Tuesday, March 20, 2018

True Tales of the Old West

"Remind me?"

"We were in the Plymouth your dad sold me the summer before."

"The Plymouth?"

"The Plymouth Valiant, yeah. Mustard colored Plymouth Valiant. Your dad sold it to me for three hundred bucks."

"I remember the car, all right."

"Great car. Your dad had fitted it out with bird feathers for good measure. I still had to untangle the gears manually every once in a while."

"You ended up with that car?"

"I just told you. You and I hit a cement divider going 70 miles an hour in that Valiant. And came away with a few cement shavings on the front bumper."

"We did? I don't remember that."

"Yeah, we did. Steel, cement, sparks. The whole thing. The works."

"Seems I'd remember something like that."

"We were on 17 North about two miles from the New York border. We stopped at a Hess station in Mahwah to assess the damage but there wasn't any."

"We bought that car in Chicago, right after my brother was born. Must've been 1975. We moved to Seattle in that car. Went to Little Big Horn. Went to Mt. Rushmore. We moved back East in it. That car crossed the continental divide twice. The miles we put on that thing."

"I thought we were gonna die. How do you not remember this?"

"I don't know."

"We nearly died."

"I don't know. It was a long time ago."

"The good times must've melted your brain. You gotta slow down, it's too late to die young."

Friday, March 16, 2018


Don't give me that look I know that look I'm not scared of that look anymore. The Pharisees handed it down to the Canaanites and the Canaanites handed it down to us. Your grandfather handed it down to your father on a cold Kentucky plain, stared across from the scarred maple countertop of the inherited flower shop, and he hit you smack in the middle of your frail scared young boy's chest with the butt of an axe handle, hit you like he wanted you to die. At least that was the story. I heard you cried but never had the courage to ask. He gave it to you and you gave it to her and she gave it to me. So don't give me that look. I'm not afraid of your shit anymore.

     My fist thumping against his empty chest. My little brother small and shaking and sick in the corner. My fist thumping against his empty chest thumping like a drum. Little brother sick on the floor, his eyes not meeting the mess, too scared to. Little brother shaking.

   I know you. I wish I didn't but I know you and you're dead and now she's dead and I'm not and so I guess I'll carry you. I still know you, I can still smell you, and you don't even know yourself. Believe me, I would drop/down/lose/leave/shoot/burn you in a heartbeat, if you were sweet baby Jesus himself I would leave you on the shoulder of the highway on a rainy afternoon and never look back, but I can't and you're not and so I still carry you around. But you're mine, because I'm still breathing. You're mine, and I'm yours. But don't try it on me. Don't try that look on me.

Tuesday, March 6, 2018

Sooner State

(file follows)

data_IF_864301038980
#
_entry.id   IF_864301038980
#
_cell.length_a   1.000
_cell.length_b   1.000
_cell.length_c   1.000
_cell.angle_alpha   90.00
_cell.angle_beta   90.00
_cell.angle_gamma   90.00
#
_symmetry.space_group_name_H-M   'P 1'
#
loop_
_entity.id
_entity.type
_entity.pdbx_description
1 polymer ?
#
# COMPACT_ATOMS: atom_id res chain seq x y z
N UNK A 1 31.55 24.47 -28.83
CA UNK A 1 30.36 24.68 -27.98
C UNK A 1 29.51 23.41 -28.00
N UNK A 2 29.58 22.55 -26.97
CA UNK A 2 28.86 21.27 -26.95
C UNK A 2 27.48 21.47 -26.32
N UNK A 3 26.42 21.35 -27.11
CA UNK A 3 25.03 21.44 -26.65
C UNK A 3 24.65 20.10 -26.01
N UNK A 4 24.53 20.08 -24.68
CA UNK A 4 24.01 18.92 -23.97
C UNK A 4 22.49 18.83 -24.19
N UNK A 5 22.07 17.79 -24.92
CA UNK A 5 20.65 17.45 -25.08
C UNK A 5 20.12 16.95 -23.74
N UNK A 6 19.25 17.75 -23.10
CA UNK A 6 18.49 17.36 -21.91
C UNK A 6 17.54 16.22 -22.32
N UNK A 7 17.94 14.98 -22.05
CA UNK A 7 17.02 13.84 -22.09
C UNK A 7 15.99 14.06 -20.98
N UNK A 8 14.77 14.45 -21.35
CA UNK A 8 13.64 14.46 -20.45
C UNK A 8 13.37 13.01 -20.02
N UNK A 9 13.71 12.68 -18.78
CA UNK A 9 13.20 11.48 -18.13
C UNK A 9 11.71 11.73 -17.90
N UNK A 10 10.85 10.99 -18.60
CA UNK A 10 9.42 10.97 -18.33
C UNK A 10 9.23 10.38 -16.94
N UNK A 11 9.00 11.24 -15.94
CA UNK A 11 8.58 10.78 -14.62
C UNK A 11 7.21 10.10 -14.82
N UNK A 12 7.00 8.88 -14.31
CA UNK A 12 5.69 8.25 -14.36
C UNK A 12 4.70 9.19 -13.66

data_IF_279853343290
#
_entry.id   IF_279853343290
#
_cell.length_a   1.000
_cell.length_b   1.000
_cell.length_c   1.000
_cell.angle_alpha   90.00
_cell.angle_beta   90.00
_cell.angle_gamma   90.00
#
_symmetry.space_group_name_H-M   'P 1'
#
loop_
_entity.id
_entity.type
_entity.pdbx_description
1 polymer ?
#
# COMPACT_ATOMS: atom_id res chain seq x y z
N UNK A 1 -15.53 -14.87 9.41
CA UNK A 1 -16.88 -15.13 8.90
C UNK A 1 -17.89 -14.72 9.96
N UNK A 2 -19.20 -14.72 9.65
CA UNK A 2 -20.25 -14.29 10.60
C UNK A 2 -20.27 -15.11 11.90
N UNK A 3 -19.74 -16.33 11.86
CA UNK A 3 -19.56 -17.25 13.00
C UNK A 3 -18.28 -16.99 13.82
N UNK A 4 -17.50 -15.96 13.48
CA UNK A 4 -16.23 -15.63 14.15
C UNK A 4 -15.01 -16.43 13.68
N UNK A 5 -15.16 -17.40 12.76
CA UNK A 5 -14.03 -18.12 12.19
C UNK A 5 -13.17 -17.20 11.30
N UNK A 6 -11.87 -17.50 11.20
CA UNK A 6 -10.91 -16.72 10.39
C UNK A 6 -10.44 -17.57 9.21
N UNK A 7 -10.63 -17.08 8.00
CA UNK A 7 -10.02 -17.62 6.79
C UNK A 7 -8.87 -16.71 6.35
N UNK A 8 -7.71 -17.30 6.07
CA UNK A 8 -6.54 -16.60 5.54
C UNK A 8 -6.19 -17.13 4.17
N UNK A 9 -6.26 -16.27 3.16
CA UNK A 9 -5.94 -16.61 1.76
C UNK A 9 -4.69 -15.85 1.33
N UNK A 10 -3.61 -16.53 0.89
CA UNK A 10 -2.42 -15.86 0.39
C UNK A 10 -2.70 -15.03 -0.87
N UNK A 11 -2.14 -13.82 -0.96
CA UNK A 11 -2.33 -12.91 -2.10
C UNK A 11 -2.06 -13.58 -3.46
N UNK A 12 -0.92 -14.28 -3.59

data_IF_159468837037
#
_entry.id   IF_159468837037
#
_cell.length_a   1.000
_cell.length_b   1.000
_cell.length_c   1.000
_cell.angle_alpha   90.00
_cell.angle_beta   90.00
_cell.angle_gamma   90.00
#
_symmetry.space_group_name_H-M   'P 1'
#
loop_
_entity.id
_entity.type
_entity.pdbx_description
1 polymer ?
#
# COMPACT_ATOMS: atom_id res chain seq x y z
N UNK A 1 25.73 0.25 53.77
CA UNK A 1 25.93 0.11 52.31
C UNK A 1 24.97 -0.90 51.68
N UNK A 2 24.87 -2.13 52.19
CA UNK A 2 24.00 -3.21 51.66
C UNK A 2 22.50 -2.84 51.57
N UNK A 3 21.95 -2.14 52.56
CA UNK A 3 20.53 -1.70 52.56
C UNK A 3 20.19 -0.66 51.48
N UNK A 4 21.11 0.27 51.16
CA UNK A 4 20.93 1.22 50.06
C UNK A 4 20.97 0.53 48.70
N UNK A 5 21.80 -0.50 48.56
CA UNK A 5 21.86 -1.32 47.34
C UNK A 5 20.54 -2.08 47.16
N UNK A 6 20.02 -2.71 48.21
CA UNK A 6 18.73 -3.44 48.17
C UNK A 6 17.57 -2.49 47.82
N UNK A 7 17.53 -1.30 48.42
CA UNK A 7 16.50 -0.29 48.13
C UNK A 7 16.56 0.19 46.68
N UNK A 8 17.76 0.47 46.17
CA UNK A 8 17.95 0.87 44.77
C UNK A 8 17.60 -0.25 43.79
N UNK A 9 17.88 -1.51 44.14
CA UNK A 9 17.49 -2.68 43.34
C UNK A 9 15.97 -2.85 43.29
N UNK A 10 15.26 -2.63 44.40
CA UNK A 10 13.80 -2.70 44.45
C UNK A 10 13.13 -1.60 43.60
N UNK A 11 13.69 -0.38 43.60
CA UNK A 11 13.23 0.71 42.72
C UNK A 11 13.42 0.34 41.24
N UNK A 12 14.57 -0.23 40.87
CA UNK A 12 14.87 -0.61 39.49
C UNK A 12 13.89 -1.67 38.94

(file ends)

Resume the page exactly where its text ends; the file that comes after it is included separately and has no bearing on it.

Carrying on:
When he got back from France he swore he'd never leave Oklahoma again. He built a fence around his house, built another fence around that one, and never talked about where he'd been and what he'd done. He grew thinner than he'd already been. Paler. He'd been considered something of a catch before he went off, handsome young man sitting on a spread of land like that, but those days were gone. People could see the lights on in his house at all hours of the night, could hear strange animal noises echoing across the fields, but everybody knew well enough to leave well enough alone. He came into town once a week for tobacco, coffee, and nails. He'd pick up his mail at the hardware store, get his hair cut early before the Saturday afternoon crowds came in, sit in the barber chair never saying a word. This went on for the better part of a year, and everybody watched but nobody said a word. He'd gone off to Europe one man and had come back another, that was all there was to it. In early March the letters started arriving, first in ones and twos and then in torrents. Beautiful envelopes unlike anything anybody'd ever held before in that Oklahoma hardware store. Pink envelopes that smelled like lilacs, blue envelopes that smelled like the sea. Colored envelopes with exotic stamps and sent in from places with unpronounceable names. La Colle-sur-Loup. Finale Ligure. Cala Cap Roig. All addressed to him in lavender ink, all written in the same spidery female handwriting. He'd pick up his mail without saying a word, those envelopes mixed together with mail-order catalogs from the Southern States feed co-op and official-looking mail from the Veterans Administration, and if he ever noticed the increasingly baffled looks from the men behind the counter at the hardware store he gave no indication. A car rolled into town early one June morning that nobody knew and nobody recognized, the kind of car you saw in technicolor, a low red two-seater Alfa Romero that remained untouched by the dirt of the Oklahoma roads. Those that were awake to see it said it never made a sound, just slid past the barber shop and the bakery and the bar. There was a woman behind the wheel, hard to describe with the early morning sun glinting off her black plastic sunglasses and the wind against the scarf tied tight across her hair. Just slid through town knowing exactly what it was after. For three days that car was parked outside his house, gleaming in the noonday sun. Shining in the moonlight. No lights on in the house at all hours of the night. No animal sounds echoing across the fields. People made excuses just to drive past and see it, and after three days it was gone. Gone like it had never been there at all. Saturdays came and Saturdays went, and no sign of him. Still no lights in the middle of the night, still no animal sounds. The feed co-op catalogs piled up behind the hardware store counter, but no blue letters smelling like the sea and no man there to collect them. Rumors started floating around town. He'd been seen in Enid, drunk as a lord with a blonde on each arm. He'd been arrested just across the state line in Childress. He finally just lost his bearings completely, cracked like an egg. It was always bound to happen, everyone agreed. Just luck it happened before someone got seriously hurt. It was another month before they'd decided he was dead. It went from an idle comment in the barber shop to a stone fact in the space of an hour, and in another hour the Sheriff was standing in the middle of the man's empty house. His shirts still hung in the closet, his socks and underwear still rolled up in his chest of drawers. Milk turning sour in the fridge. But there was no body hanging from the rafters in the barn. No body bled out in the bathtub. No body on the kitchen floor with a shotgun at its feet. He was gone, and no note, nothing to indicate where he'd gone. We used to get stoned in the house, beer and weed and wheelies. Figured it was haunted.